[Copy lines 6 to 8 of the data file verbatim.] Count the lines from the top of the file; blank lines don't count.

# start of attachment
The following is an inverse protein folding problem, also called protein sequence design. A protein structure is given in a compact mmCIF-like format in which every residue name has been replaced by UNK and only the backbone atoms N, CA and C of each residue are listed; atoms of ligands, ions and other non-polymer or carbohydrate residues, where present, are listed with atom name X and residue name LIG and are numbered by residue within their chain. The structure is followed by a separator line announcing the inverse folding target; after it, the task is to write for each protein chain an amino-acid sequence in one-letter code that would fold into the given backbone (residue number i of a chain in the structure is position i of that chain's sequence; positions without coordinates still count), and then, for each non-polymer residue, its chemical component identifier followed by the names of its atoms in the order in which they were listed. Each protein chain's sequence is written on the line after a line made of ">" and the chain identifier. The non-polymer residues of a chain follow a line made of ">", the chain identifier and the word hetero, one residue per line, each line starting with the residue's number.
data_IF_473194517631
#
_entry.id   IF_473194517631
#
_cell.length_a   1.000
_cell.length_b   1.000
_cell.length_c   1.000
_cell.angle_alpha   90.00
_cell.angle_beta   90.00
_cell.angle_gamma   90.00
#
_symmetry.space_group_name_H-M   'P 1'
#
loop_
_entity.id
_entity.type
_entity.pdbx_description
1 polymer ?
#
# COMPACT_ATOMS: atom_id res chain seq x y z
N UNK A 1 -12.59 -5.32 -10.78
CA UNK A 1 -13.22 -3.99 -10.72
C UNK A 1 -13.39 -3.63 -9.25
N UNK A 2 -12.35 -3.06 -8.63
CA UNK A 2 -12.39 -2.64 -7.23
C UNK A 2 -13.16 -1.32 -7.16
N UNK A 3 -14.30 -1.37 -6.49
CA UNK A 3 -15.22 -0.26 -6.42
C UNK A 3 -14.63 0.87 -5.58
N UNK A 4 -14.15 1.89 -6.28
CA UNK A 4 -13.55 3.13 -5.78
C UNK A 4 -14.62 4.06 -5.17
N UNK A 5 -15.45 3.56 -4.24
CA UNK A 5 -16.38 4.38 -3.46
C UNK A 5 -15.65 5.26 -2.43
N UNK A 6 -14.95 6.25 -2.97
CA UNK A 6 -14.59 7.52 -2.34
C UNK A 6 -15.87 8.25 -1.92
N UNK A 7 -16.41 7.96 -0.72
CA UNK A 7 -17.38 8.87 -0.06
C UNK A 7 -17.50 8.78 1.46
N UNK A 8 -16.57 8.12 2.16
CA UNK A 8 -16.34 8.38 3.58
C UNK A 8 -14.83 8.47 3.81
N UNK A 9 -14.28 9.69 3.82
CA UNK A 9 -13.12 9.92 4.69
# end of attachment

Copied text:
_cell.length_a   1.000
_cell.length_b   1.000
_cell.length_c   1.000